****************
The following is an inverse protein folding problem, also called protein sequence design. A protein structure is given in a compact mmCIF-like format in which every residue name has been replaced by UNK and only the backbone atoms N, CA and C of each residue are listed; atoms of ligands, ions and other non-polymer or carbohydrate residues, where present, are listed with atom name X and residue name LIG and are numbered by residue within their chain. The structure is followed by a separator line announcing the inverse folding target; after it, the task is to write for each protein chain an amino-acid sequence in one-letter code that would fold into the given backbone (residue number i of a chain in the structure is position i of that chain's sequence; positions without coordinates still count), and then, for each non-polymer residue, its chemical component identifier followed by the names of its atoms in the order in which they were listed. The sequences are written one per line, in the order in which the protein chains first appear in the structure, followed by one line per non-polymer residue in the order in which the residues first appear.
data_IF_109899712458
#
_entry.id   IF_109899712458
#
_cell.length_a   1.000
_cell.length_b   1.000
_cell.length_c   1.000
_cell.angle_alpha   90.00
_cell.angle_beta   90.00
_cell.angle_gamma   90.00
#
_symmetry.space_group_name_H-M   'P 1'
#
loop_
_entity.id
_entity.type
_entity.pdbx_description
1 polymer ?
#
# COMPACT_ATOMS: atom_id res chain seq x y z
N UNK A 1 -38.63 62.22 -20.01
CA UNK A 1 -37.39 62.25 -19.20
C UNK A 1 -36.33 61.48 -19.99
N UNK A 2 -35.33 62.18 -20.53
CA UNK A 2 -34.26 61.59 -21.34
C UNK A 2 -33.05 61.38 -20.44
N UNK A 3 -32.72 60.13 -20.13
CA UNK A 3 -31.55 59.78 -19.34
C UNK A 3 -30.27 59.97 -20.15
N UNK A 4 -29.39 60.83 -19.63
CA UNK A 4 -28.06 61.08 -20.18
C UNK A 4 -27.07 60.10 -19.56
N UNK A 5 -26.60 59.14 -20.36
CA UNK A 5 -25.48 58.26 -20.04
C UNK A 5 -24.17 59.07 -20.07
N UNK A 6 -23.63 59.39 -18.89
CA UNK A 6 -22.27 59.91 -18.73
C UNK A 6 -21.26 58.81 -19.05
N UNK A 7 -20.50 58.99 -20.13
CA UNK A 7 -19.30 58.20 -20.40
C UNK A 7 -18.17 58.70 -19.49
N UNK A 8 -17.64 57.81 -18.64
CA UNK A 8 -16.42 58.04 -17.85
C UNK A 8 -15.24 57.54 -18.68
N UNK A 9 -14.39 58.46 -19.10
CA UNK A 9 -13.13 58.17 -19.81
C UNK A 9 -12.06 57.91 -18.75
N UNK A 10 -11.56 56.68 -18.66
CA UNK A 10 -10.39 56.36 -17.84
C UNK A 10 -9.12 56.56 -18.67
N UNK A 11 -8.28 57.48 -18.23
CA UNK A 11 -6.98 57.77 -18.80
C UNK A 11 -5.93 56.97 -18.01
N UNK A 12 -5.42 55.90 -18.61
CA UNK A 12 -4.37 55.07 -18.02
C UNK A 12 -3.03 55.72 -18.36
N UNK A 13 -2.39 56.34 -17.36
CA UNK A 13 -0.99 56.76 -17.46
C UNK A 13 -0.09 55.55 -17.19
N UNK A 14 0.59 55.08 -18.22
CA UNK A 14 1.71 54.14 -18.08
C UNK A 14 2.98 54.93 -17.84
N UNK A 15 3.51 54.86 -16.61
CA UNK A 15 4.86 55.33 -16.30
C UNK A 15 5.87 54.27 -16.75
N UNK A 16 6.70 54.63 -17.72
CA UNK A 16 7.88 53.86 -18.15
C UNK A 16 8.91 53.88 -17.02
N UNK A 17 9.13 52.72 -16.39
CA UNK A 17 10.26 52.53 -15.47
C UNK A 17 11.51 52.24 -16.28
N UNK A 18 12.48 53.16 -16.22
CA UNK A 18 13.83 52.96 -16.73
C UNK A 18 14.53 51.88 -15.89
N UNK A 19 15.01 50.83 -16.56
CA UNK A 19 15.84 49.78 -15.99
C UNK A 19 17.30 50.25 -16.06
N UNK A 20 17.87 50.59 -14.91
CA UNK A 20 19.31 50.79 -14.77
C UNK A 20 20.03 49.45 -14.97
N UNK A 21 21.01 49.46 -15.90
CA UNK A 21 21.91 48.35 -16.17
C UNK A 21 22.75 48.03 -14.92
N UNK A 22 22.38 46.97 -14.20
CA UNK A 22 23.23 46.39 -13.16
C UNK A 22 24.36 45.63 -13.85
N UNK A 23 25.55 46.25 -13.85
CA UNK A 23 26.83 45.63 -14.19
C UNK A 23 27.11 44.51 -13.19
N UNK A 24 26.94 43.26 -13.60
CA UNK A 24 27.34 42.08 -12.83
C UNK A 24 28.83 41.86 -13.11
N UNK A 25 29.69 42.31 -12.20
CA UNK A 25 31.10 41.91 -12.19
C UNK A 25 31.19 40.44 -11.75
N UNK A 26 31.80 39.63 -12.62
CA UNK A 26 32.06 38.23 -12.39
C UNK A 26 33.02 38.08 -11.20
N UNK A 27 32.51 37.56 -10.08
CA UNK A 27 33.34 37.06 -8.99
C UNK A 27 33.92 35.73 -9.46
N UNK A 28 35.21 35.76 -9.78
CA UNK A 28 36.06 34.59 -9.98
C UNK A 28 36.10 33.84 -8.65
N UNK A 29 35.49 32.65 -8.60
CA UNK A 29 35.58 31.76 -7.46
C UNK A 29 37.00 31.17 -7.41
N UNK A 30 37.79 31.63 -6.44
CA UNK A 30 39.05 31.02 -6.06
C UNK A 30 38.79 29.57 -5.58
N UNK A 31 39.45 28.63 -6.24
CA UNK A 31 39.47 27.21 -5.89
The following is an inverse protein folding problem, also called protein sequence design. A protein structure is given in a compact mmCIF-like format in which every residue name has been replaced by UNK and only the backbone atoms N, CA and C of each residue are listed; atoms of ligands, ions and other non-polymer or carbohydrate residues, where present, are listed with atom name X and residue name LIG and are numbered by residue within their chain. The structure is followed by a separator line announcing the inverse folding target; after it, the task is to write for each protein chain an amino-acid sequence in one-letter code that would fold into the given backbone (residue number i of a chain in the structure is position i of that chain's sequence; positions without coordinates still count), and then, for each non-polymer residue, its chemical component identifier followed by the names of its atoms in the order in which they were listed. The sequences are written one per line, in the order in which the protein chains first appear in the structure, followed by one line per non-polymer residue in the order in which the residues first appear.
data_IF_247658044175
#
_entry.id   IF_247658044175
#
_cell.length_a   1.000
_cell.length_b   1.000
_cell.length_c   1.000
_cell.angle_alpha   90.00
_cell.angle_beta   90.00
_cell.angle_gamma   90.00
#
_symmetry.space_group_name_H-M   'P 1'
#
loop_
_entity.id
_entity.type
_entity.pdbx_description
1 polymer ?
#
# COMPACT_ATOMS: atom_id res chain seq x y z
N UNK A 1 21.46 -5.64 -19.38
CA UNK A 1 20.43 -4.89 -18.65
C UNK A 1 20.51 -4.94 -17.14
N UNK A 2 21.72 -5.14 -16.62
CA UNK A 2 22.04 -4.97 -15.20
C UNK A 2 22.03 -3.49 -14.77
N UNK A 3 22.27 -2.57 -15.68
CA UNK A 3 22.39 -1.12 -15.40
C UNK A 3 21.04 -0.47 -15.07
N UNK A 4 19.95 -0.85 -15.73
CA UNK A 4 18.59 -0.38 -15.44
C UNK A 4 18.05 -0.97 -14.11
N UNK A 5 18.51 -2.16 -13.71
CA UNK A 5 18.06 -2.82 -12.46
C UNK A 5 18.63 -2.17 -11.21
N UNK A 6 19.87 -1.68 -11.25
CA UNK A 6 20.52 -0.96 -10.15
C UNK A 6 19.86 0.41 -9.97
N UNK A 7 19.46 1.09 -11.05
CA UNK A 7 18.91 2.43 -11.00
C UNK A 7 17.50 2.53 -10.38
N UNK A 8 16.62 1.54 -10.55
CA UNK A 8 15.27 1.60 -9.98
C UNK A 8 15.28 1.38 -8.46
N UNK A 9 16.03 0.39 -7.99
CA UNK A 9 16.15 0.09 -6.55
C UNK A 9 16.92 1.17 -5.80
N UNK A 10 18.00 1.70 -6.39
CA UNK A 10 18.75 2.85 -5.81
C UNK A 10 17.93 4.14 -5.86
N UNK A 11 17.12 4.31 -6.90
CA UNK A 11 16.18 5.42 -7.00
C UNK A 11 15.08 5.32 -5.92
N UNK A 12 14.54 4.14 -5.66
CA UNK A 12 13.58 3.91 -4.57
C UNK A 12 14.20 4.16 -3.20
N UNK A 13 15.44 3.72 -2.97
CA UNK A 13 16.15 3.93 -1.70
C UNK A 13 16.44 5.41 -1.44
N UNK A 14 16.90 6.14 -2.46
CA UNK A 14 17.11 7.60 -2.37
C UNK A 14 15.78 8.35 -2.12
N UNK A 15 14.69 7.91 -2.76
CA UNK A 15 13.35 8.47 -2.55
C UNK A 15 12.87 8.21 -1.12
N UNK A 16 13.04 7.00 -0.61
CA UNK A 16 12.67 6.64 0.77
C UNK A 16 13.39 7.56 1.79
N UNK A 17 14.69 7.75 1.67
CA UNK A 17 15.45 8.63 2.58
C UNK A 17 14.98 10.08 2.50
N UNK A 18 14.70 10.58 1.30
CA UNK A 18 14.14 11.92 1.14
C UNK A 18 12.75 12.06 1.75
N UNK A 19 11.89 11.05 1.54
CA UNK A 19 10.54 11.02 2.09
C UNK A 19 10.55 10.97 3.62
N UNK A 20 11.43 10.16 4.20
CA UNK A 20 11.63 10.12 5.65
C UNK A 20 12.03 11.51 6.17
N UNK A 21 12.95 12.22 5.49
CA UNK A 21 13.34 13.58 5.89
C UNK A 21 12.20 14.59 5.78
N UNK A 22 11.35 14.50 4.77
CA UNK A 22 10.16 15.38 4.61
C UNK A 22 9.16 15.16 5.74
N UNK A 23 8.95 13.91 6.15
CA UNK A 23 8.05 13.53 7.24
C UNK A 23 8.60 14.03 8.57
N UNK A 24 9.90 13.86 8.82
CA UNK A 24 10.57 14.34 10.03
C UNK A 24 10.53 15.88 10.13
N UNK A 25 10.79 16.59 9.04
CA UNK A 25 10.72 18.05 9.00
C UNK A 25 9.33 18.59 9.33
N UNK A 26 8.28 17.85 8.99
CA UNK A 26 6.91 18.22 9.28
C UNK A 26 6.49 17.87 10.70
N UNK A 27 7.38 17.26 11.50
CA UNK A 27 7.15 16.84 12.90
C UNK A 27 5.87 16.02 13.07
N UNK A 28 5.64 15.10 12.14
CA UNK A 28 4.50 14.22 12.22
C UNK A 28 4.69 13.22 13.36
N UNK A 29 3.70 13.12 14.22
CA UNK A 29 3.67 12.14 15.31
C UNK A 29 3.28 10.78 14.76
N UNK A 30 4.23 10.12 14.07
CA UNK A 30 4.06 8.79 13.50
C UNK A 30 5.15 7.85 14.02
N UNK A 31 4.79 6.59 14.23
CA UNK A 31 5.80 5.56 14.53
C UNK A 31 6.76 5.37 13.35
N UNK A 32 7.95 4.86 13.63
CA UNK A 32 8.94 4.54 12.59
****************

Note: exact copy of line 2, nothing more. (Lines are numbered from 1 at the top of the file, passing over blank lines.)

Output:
data_IF_109899712458